Three Leg Thing - Leica MM with Leica 35mm Summarit ASPH

Pokemon Go - Leica MM with Leica 50mm Noctilux f/0.95

I: Oh Panchromatic....

Obviously you don't need to take many photographs to figure out that the Monochrom only captures black and white, or more technically correct, panchromatic images. In fact, if you take one photograph without figuring that out, you're either asleep, lost, or both.

Still, even though I knew I was going to get a greyscale product back from the Monochrom, there is an element of excitement and anticipation in downloading those first images into Lightroom. I was blown away by the tonal depth of the photographs..... millions of shades of grey never looked so good!

I would say it is different from film - at least from my preferred film, Ilford Delta 100. Scans of my film (which I self-develop in HC-110B) tend to be more contrasty and have bolder blacks and harsher whites. The Monochrom RAW files are more flat out-of-camera, but really sparkle with a few seconds of editing in Lightroom. The detail and resolution of the Monochrom files is also very impressive - I was able to get very heavy handed with some crops but maintain acceptable file resolution and detail.

Absorbed - Leica MM with Leica 35mm Summarit ASPH

Road Markings - Leica MM with Leica 50mm Noctilux f/0.95

Two Phones? - Leica MM with Leica 35mm Summarit ASPH

II: Neutral Density Filter Required, ASAP

I LOVE shooting with the Leica f/0.95 Noctilux on my Leica SL - it's become one of my favorite lenses for the truly unique look and feel that it gives each image. But mounted with a maximum shutter speed of 1/4000th and a base ISO of 320, I will need to invest in a neutral density filter for the Noctilux before I can really get the most out of the lens in daylight. I took a few shots in London later in the evening when it was darker, but look forward to having a chance to play in more diverse light with a filter. I wasted no time ordering a 3 stop ND filter made by B&W!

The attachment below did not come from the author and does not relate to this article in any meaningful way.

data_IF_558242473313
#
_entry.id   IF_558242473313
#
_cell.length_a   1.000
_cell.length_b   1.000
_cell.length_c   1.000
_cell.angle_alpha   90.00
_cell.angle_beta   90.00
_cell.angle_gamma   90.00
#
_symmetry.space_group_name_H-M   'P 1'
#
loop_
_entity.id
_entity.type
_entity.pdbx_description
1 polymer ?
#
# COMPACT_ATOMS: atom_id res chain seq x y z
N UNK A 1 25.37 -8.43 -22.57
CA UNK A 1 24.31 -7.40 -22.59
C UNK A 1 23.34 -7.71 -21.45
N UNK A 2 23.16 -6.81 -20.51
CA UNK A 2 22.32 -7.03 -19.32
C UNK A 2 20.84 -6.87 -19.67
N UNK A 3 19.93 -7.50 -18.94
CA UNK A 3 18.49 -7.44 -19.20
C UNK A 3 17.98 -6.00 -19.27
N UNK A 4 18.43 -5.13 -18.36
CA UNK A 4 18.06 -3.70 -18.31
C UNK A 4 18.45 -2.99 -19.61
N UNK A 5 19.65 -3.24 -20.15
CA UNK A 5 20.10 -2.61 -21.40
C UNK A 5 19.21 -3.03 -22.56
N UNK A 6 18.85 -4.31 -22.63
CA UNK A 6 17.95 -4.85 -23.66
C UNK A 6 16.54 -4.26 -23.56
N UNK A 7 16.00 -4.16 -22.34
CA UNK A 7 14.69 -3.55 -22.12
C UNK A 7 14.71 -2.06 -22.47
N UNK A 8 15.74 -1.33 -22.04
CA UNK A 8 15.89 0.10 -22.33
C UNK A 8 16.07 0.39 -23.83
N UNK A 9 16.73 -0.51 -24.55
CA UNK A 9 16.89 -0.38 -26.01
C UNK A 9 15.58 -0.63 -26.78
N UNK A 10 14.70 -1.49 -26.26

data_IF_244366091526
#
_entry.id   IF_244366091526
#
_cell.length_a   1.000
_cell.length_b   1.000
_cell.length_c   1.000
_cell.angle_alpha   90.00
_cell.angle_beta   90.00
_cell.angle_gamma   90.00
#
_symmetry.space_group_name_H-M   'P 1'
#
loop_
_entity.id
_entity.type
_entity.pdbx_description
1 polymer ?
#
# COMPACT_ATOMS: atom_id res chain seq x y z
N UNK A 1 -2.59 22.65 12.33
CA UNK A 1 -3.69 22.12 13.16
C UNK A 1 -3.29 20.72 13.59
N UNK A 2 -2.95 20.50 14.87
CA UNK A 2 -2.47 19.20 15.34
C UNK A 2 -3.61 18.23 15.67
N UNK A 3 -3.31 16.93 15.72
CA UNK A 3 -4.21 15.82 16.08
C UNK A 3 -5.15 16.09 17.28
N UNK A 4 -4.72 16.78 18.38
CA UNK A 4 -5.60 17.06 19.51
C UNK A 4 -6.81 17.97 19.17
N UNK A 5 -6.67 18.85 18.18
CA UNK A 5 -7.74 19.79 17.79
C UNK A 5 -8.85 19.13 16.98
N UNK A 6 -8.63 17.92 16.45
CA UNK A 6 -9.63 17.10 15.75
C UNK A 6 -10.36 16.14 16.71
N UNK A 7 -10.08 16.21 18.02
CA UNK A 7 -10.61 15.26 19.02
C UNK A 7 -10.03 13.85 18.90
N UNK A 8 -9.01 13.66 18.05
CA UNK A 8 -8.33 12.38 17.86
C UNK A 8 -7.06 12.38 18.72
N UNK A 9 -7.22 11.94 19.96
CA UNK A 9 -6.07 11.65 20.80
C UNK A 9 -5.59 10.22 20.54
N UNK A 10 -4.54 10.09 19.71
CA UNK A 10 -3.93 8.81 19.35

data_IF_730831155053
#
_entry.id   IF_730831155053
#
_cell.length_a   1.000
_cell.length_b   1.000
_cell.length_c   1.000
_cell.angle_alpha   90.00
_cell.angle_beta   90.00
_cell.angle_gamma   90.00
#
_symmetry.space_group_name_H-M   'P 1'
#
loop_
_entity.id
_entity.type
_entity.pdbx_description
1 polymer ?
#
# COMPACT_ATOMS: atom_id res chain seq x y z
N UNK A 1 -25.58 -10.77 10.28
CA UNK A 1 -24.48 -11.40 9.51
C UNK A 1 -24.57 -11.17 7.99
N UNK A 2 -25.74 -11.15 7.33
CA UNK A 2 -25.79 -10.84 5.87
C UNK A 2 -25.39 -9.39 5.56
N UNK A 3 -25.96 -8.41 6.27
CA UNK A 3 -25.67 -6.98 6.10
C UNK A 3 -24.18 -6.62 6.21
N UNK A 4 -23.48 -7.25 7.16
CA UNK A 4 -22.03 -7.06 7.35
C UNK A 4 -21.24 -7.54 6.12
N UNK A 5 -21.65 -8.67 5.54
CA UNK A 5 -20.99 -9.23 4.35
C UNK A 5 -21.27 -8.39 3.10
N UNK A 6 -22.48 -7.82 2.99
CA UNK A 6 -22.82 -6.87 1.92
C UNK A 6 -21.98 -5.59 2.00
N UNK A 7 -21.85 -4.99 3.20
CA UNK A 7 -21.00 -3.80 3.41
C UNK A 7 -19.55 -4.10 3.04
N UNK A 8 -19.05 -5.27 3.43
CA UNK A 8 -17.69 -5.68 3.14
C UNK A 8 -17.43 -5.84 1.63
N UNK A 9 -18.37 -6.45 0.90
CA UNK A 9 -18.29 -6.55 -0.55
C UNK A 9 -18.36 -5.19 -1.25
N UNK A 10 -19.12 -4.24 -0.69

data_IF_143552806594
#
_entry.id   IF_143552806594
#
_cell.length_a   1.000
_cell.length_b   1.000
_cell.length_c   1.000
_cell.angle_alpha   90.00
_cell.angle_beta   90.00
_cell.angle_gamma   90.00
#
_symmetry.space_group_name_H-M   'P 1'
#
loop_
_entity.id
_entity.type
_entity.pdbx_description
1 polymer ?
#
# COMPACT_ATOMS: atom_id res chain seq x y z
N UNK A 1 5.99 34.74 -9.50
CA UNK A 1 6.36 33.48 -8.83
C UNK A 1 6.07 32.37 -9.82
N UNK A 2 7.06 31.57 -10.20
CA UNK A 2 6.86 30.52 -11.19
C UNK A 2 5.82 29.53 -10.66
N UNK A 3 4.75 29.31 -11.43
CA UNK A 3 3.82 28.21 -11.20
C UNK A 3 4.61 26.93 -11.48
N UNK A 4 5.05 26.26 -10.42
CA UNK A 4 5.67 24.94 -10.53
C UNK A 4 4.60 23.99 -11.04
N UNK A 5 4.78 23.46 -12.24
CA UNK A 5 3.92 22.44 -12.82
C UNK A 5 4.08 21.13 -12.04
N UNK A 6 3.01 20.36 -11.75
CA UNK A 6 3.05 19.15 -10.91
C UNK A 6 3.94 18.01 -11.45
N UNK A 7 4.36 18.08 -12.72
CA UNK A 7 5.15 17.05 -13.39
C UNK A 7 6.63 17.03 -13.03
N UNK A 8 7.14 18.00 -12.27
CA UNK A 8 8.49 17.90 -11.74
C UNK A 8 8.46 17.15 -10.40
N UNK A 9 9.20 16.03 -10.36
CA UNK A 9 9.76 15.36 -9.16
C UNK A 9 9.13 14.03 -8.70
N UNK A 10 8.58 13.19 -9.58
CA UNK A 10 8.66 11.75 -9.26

Interrogation - Leica MM with Leica 35mm Summarit ASPH

Walking - Leica MM with Leica 35mm Summarit ASPH

Selfie - Leica MM with Leica 35mm Summarit ASPH

III: My Friend, EVF

Going back to the Noctilux - the reason it is such a great lens on the SL is because of the electronic viewfinder. In fact, I really struggled to decide between the older Monochrom (based on the M9 body) and the new Monochrom Type 246, but ultimately decided that the ability to use an electronic viewfinder (EVF) was worth the extra cost. 

The electronic viewfinder on the Monochrom is a nice addition - it helps you 'see' in black and white if you are trying to learn to see the world without color, and the focus peaking is a must-have to improve your focusing hit-rate with the Noctilux. Of course there is no comparison between the Leica EVF-2 and the viewfinders on the Leica SL and Leica Q.... it lags and is much lower resolution, but if you can accept those things and just want a tool to help you ensure critical focus, then it's a great buy.

Taxi Driver - Leica MM with Leica 50mm Noctilux f/0.95

Self Portrait - Leica MM with Leica 35mm Summarit ASPH

Wine Tasting - Leica MM with Leica 50mm Noctilux f/0.95

IV: Underexpose

Several reviewers have discussed the importance of underexposing photographs to ensure no blown highlights as highlight detail cannot be recovered in the Monochrom files, but I had to play with it to really see it for myself. I took a variety of test shots against a bright window with a backlit subject to see how much I could "sneak out" of the highlights. Sure enough, blown highlights are really blown. (Sidenote: this is like a child being told something is hot, but not believing it until they touch it themselves and get burned. I had to try it to know!) 

In some cases, I actually like the blown highlight for the contrast it can apply to an image. I wouldn't do this all the time, certainly, but for a few of the images, I think the blown highlight helps draw the eye back to my subject.

I intentionally underexposed this photograph of my husband by several stops to see how much I could recover before I introduced noise...... see below. Leica MM with Leica 35mm Summarit ASPH

The result. I would like to have pulled back a little more in the shirt, but noise started to be introduced at a level I was uncomfortable with. For me, this is as far as I'd push the image. All-in-all, a completely acceptable result! - Leica MM with Leica 35mm Summarit ASPH

V: See Differently